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CIT 174: Lesson 1
"Why study Linux?"
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Welcome to CIT 174, Linux System Administration, I'm Ed Nickel, your instructor. I have been working in computer networking since the late 1970s when I created my first network connecting 3 Apple ][ computers and a 5Mb Corvus hard drive before the first IBM PC had yet been built. I built my first Linux server to host the website for GBC's CT Dept (then called the COT Dept) in 1995. It was based on an old desktop computer that was going to be discarded as "obsolete" which had only a 10MB hard drive and 512MB RAM with an Intel 386 processor. The CT Dept's current web server (which I still administer) is based on a rack mount Dell server with dual Intel processors, 4GB RAM, and has 2TB (terabytes) storage from our NAS system dedicated to it.
Before we go any further with this lesson, have you purchased your Raspberry Pi which will be used instead of a textbook in this class? If not, please follow this link to the required Raspberry Pi B+ for the recommended kit which costs about $60.00 from Amazon. Be sure to get it express shipped as you will need it for the next lesson. Please note, the Raspberry Pi kit assumes you have a USB keyboard that you can use with it, (a USB mouse is optional) so if you do not you may also need to buy one of these as well. If you already have a Raspberry Pi then all you need is an 8GB, class 10, micro SD card to dedicate to this class's work which can be purchased from Amazon for well under $10.00. Please note if you have an older B (not B+) Raspberry Pi then you need the full size SD card or the micro with an adapter. You might also want the informative, Raspberry Pi User Guide, 3rd edition, ISBN 9781118921661, for about $16.00 but this is not required.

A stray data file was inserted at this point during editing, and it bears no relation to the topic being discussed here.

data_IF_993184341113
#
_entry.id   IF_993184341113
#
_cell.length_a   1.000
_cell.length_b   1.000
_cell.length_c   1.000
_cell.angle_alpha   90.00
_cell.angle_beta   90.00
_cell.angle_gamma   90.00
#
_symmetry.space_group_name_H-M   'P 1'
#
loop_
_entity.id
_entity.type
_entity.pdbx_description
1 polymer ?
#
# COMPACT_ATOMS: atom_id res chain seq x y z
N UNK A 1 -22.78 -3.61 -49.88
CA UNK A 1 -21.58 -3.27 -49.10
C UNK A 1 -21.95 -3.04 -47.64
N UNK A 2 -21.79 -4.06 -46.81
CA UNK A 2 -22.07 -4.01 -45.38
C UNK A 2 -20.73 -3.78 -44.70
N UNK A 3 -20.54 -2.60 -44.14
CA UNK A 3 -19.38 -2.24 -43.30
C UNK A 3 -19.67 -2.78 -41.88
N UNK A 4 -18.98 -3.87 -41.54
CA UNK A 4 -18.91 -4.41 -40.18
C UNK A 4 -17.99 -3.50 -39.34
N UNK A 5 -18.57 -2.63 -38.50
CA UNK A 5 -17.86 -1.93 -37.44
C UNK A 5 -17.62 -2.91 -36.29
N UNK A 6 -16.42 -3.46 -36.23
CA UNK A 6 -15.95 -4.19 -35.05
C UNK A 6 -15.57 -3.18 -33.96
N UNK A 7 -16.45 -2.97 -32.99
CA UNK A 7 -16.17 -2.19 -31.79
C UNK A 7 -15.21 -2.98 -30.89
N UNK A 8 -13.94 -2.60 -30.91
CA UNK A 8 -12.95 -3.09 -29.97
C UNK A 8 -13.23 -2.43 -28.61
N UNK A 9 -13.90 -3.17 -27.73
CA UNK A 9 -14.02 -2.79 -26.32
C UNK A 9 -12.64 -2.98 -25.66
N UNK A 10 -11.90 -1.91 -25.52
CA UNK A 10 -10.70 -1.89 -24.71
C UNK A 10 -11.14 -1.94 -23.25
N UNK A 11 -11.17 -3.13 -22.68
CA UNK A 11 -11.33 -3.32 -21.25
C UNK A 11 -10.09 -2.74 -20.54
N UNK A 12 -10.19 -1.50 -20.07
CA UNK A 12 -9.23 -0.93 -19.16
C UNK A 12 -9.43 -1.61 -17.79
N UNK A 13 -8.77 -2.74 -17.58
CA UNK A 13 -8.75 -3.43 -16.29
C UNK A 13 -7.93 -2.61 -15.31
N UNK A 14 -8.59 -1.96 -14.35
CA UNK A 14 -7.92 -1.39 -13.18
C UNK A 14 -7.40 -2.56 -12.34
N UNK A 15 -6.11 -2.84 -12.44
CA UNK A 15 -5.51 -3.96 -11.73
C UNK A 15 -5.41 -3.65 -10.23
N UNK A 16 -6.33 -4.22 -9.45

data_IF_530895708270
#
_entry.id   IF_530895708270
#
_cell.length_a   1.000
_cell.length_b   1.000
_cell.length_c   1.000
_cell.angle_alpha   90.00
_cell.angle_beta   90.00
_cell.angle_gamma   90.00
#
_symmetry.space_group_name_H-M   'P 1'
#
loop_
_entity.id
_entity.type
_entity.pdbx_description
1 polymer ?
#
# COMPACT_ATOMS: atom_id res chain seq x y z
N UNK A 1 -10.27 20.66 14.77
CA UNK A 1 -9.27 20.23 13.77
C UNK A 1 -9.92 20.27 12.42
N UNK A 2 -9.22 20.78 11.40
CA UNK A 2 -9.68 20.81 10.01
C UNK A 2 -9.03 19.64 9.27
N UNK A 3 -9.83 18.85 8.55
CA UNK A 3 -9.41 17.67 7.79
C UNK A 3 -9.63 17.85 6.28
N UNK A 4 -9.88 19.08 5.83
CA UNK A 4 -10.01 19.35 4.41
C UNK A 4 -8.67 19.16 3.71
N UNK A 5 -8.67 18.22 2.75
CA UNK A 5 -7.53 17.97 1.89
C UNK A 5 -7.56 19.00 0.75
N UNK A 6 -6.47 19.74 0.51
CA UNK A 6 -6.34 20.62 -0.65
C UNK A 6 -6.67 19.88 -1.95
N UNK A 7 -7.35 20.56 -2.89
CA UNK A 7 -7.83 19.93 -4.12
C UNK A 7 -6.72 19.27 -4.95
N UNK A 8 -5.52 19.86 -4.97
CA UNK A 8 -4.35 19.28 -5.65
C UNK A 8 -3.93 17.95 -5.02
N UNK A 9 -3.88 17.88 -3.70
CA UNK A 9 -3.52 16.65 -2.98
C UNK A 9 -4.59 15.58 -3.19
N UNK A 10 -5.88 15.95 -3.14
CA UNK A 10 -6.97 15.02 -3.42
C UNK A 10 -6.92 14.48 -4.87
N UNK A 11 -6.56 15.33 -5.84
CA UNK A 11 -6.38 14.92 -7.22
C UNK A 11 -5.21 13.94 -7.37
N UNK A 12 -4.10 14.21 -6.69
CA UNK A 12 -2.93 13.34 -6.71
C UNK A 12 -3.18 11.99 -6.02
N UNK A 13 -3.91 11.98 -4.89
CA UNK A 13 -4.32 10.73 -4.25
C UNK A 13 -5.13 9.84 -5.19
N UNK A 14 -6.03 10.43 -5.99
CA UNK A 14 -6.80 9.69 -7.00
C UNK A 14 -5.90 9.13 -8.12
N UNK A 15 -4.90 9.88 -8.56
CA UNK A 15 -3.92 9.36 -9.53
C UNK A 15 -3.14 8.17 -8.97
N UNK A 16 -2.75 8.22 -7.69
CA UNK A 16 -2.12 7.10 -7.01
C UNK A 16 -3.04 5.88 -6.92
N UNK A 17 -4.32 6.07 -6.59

As detailed in the syllabus and the class expectations page, you are required to create two discussion posts each week in WebCampus for this class each week. For specific criteria, grading, etc. about the discussions posts, quizzes, assignments and labs please review both the class syllabus and the class expectations page carefully.
Linux is an open source variant of the UNIX operating system. Both Linux and UNIX have been released in numerous variations by many people and organizations including companies, universities, hobbyists, among many others. Linux variants are usually know as distributions and come in hundreds of flavors; LinuxQuestions.org lists over 450 different distributions. Some distros were created to meet specific needs such as firewalls and routing, multimedia, or gaming. Other distros have been general purpose operating systems either for servers or desktops and occasionally both wrapped into one. You may have heard of the Red Hat or Suse (from Novell) Linux distros which are among the most popular server variants in the US, or Ubuntu which is a very popular desktop distro worldwide, or of Solaris a commercial UNIX variant. All of these are derived from the original UNIX created in the late 1960s by AT&T's Bell Laboratories. AT&T was part of a consortium with several universities and other companies under contract with the US Department of Defense, Advanced Research Projects Agency, to create ARPAnet, a robust cross platform network. UNIX was created as ARPAnet's operating system and the C programming language was developed to create UNIX. ARPAnet was the precursor for what later became known as the Internet.
Yes, the Internet is that old. It was first operated on a proof-of-concept basis in 1969. It was created as a computer communications network capable of surviving a nuclear first strike from the USSR so that the US could still launch its missiles thus ensuring the destruction of the world. So, now you know, as Paul Harvey would have said, "the rest of the story," the Internet was created to blow up the world but instead we got Amazon, Google, Facebook, YouTube, Twitter, online gambling, viruses, worms, and porn. This is probably the most massive example of unintended consequences and what economists call a "disruptive technology" ever. UNIX and later Linux were and still are at the heart of the Internet. More websites worldwide run on Linux servers the any other computer operating system.